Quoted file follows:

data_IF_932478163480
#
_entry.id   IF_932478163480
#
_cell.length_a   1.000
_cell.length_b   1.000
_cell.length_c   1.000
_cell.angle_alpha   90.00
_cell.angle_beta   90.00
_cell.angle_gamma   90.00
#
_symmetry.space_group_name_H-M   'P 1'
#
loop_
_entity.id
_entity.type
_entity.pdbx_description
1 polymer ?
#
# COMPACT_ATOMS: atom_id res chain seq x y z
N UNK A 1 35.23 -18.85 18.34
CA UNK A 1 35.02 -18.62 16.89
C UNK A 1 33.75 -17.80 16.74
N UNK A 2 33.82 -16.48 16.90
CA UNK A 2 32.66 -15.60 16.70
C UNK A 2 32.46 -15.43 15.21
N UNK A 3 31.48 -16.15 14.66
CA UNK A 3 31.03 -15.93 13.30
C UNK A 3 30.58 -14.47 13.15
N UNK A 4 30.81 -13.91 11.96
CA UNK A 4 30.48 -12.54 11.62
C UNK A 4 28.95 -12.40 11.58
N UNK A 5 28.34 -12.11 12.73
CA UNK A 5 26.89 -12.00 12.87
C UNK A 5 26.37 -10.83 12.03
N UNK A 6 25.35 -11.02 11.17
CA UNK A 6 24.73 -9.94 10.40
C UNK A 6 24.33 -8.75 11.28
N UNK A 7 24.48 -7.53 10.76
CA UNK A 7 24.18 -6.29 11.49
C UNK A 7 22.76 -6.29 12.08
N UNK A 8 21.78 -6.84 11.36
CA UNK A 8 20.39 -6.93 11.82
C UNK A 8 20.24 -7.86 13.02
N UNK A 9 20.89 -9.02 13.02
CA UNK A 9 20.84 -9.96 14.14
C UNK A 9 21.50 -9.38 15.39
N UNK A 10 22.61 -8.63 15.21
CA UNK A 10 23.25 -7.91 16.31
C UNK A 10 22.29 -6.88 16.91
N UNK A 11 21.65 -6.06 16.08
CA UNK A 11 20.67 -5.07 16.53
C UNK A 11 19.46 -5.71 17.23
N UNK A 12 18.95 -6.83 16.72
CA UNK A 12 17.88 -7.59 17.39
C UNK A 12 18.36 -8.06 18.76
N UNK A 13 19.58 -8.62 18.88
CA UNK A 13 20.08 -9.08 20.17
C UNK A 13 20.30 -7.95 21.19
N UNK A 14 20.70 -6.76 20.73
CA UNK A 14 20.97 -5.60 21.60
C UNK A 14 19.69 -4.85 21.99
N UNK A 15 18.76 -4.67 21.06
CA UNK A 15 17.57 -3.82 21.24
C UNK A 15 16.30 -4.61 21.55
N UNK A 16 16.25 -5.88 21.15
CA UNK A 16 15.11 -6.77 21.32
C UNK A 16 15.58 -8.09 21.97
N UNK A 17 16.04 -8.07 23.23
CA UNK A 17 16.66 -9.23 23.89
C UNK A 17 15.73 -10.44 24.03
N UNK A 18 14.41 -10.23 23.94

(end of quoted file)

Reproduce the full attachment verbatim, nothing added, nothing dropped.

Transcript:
data_IF_932478163480
#
_entry.id   IF_932478163480
#
_cell.length_a   1.000
_cell.length_b   1.000
_cell.length_c   1.000
_cell.angle_alpha   90.00
_cell.angle_beta   90.00
_cell.angle_gamma   90.00
#
_symmetry.space_group_name_H-M   'P 1'
#
loop_
_entity.id
_entity.type
_entity.pdbx_description
1 polymer ?
#
# COMPACT_ATOMS: atom_id res chain seq x y z
N UNK A 1 35.23 -18.85 18.34
CA UNK A 1 35.02 -18.62 16.89
C UNK A 1 33.75 -17.80 16.74
N UNK A 2 33.82 -16.48 16.90
CA UNK A 2 32.66 -15.60 16.70
C UNK A 2 32.46 -15.43 15.21
N UNK A 3 31.48 -16.15 14.66
CA UNK A 3 31.03 -15.93 13.30
C UNK A 3 30.58 -14.47 13.15
N UNK A 4 30.81 -13.91 11.96
CA UNK A 4 30.48 -12.54 11.62
C UNK A 4 28.95 -12.40 11.58
N UNK A 5 28.34 -12.11 12.73
CA UNK A 5 26.89 -12.00 12.87
C UNK A 5 26.37 -10.83 12.03
N UNK A 6 25.35 -11.02 11.17
CA UNK A 6 24.73 -9.94 10.40
C UNK A 6 24.33 -8.75 11.28
N UNK A 7 24.48 -7.53 10.76
CA UNK A 7 24.18 -6.29 11.49
C UNK A 7 22.76 -6.29 12.08
N UNK A 8 21.78 -6.84 11.36
CA UNK A 8 20.39 -6.93 11.82
C UNK A 8 20.24 -7.86 13.02
N UNK A 9 20.89 -9.02 13.02
CA UNK A 9 20.84 -9.96 14.14
C UNK A 9 21.50 -9.38 15.39
N UNK A 10 22.61 -8.63 15.21
CA UNK A 10 23.25 -7.91 16.31
C UNK A 10 22.29 -6.88 16.91
N UNK A 11 21.65 -6.06 16.08
CA UNK A 11 20.67 -5.07 16.53
C UNK A 11 19.46 -5.71 17.23
N UNK A 12 18.95 -6.83 16.72
CA UNK A 12 17.88 -7.59 17.39
C UNK A 12 18.36 -8.06 18.76
N UNK A 13 19.58 -8.62 18.88
CA UNK A 13 20.08 -9.08 20.17
C UNK A 13 20.30 -7.95 21.19
N UNK A 14 20.70 -6.76 20.73
CA UNK A 14 20.97 -5.60 21.60
C UNK A 14 19.69 -4.85 21.99
N UNK A 15 18.76 -4.67 21.06
CA UNK A 15 17.57 -3.82 21.24
C UNK A 15 16.30 -4.61 21.55
N UNK A 16 16.25 -5.88 21.15
CA UNK A 16 15.11 -6.77 21.32
C UNK A 16 15.58 -8.09 21.97
N UNK A 17 16.04 -8.07 23.23
CA UNK A 17 16.66 -9.23 23.89
C UNK A 17 15.73 -10.44 24.03
N UNK A 18 14.41 -10.23 23.94